94 not seen in the wild since 1981. In 7 chapters Tyler presents an overview of the interesting history of this frog, in which the female apparently swallows her eggs or tadpoles. After brooding them in her stomach she gives birth to fully metamorphosed young through her mouth. Only part of this process was observed dur- ing two occasions in 1973 and 1978. Based on deep-frozen aquariumwater in which tadpoles had been deposited prematurely, a multi-disciplinary research group started experiments to unravel the complicated and interesting processes which cause the stomach to stop acting as a digestive organ and instead turn into a brood sac with a thin wall to harbour developing tadpoles. It was hypothesized that the young secrete a pro- tective substance against gastric secretion. Tests showed that a prostaglandine secreted by the larvae is responsible for this action. Further study of this phenomenon could be benificial to human sufferers of gastric ulcers. Unfortunately the species habitat has been severely damaged by deforestation and a severe drought, thus halting further research. Fortunately in 1984 another species of Rheobatrachus also brooding its young in its stomach, was discovered, and this may serve to continue the experiments. The booklet is aimed at Australian naturalists and (high school) students, but is equally fitted for in- terested persons all over the world. For specialists it constitutes an agreeable companian volume to the more technical "The Gastric Brooding Frog", edited by the same author. Marinus S. Hoogmoed (Leiden) Book reviews Kuhnert, F., Das neue Schlangenbuch in Farbe, 1984: 1-39, 196 coloured pictures on 132 pages. Albert Müller Verlag A.G., Bahnhofstrasse 68, CH-8803 Rüschlikon-Zürich, Switzerland. DM 88;-/Sfr. 79/ Dfl. 49.- (In German, also available in Dutch translation). As can be deduced from the bibliographic description, the colour pictures form the main part of this book and the text is reduced to the bare essentials. The introduction contains short chapters on "Pattern and col- our", "Sloughing", "Of snakes and pythons", "Dangerous colubrids", "Deadly poisonous snakes", "Snakes and snakevenom" and "Bites and treatment", and is immediately followed by the register. The remainder of the book is taken up by the plates and short legends, each containing the following data: com- mon name, scientific name, size, food, habitat and distribution, the information provided consisting only of a few words. The coloured plates are excellent and depict quite a few species that rarely figure in books ( %'rachyboa boulengeri, Eristicophis maemahoni, Pseudocerasles persicus, Elaphe moellendorffi, E. mandarina) and also a number of colour aberrations (albinistic Clelia elelia, Naja naja, Crotalus atrox). A drawback of the book is that it does not present a balanced overview of the entire snakefauna but instead is heavily skewed in favour of poisonous snakes and boids, which form only a minor part of all snake species known (e.g. Colubridae 33, Boidae 46, Crotalidae 50, Viperidae 46, Elapidae 21). Nomenclature used is rather conservative (e.g. Agkistrodon is still used in its widest sense), but correct. Fig. 82 shows a trail of a desert snake, whereas the legend says it would show Causus resimus. This species, however, is shown in fig. 83 (animal on left). As a general introduction to snakes the book has the disadvantage mentioned above. However, for those interested in boids and poisonous snakes it contains a wealth of pictorial information. Finally, for everyone just interested in good photographs of snakes, this book is a must. Marinus S. Hoogmoed (Leiden) Book reviews Freiberg, M.A., Snakes of South America, 1982: 189 pp., numerous coloured and few black and white figures. T.H.F. Publications Ltd., 4 Kier Park, Ascot, Berkshire SL5 7DS, England. Price £ 11.95. About half of the book is devoted to pictures, the other half to text, including a bibliography of 13 pages, a checklist of 38 pages and a key of 22 pages. The rest of the text deals with the families of South American snakes and with very short descriptions of 50 "fairly common and mostly larger species". From these few remarks it will be evident that this booklet (printed on rather dull paper, which does not enhance the rendi- tion of the colour pictures) mainly is meant as a pictorial guide to part of the South American snake-fauna. However, some care in using it is recommended, as at least some pictures have been wrongly named (e.g. 30 upper picture shows Chironius carinatus, not C. fuscus, p. 34 lower picture shows Leimadophis reginae, not Dromicus poecilogyrus; p. 54 lower picture, I doubt whether this is Leptophis ahaetulla, it looks more like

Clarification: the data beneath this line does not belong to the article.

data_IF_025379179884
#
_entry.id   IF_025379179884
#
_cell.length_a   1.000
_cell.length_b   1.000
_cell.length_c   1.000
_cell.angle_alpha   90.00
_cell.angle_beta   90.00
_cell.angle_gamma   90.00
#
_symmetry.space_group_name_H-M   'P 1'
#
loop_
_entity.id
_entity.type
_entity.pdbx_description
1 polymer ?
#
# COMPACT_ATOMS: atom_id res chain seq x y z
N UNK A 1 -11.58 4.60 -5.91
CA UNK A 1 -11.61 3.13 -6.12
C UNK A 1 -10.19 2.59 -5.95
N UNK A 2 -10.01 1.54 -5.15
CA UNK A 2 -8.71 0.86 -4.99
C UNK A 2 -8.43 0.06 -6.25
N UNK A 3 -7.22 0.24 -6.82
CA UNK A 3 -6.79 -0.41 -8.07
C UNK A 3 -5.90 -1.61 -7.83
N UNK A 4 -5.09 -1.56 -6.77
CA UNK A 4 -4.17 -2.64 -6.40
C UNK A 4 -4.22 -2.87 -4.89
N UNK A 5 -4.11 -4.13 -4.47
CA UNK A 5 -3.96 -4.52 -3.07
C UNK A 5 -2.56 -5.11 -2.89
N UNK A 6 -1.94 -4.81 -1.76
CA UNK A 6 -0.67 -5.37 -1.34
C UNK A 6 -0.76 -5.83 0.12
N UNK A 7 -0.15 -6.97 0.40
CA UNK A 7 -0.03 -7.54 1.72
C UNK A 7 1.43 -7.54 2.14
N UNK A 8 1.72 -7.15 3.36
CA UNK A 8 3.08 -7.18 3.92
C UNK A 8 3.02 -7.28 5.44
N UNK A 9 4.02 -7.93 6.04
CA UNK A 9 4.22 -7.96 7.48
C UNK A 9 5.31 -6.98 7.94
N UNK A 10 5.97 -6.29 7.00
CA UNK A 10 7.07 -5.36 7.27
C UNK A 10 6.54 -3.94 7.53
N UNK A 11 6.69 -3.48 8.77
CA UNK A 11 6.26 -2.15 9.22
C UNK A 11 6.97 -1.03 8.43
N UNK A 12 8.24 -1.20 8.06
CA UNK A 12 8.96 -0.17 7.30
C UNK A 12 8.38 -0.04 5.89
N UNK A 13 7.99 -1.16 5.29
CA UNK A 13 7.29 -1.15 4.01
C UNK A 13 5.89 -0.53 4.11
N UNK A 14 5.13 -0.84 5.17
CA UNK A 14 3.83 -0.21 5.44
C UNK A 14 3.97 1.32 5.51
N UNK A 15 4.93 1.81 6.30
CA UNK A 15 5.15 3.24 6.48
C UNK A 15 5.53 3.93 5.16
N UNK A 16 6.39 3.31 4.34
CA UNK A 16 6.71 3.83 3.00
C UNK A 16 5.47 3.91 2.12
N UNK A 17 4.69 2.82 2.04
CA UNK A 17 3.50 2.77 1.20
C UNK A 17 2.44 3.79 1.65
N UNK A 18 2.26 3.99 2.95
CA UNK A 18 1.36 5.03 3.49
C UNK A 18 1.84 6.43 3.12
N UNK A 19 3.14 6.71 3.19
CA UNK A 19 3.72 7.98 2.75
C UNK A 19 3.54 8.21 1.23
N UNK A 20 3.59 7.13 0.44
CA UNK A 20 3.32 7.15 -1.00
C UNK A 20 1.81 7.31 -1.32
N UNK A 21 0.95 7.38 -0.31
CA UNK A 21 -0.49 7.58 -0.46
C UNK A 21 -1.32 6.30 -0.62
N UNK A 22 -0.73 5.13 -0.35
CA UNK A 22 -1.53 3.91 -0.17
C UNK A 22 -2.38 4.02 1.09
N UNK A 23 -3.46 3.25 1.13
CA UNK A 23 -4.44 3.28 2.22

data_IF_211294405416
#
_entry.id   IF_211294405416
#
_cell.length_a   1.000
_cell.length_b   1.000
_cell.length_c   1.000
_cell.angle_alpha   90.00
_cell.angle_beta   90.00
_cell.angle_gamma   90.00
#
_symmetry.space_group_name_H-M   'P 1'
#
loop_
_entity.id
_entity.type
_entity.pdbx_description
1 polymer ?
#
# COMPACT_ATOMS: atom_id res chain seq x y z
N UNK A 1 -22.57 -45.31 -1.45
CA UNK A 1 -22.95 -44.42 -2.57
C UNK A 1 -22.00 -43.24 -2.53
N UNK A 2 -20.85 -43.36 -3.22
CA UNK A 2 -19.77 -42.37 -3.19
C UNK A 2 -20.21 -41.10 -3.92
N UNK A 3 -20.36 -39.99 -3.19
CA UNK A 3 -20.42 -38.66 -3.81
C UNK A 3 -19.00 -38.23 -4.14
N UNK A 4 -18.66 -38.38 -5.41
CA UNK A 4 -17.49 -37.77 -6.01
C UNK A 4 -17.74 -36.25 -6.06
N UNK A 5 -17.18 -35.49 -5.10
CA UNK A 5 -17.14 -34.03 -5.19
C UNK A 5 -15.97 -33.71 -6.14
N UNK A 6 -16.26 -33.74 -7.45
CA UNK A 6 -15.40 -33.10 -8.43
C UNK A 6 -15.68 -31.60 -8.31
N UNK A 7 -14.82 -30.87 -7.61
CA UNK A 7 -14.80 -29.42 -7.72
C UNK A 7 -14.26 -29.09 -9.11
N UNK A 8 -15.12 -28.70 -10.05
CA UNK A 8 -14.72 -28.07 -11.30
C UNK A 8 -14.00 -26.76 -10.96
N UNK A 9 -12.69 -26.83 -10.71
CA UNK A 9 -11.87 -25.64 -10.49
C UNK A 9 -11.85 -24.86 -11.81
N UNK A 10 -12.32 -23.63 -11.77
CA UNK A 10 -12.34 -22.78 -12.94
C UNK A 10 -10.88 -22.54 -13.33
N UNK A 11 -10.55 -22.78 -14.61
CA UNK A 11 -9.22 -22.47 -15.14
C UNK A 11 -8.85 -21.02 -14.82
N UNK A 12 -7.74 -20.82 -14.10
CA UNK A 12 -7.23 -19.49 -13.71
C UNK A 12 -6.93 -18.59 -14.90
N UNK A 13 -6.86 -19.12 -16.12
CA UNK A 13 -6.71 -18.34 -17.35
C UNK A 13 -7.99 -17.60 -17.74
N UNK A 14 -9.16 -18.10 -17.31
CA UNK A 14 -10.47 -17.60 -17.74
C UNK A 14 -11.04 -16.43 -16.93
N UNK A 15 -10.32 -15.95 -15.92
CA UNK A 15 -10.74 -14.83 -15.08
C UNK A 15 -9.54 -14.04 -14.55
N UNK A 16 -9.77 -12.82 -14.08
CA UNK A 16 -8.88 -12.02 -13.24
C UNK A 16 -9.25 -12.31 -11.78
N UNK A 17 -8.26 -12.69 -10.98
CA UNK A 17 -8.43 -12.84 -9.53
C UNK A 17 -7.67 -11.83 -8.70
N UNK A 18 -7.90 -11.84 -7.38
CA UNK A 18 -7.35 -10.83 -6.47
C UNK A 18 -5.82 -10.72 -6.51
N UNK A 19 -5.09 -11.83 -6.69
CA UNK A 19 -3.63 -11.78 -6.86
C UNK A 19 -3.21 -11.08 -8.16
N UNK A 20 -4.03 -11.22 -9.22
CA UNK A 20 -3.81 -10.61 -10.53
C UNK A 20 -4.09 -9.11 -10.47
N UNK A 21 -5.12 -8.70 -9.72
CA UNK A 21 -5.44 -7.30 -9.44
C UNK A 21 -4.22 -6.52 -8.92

Amphibia-Reptilia – Brill
Published: Jan 1, 1988
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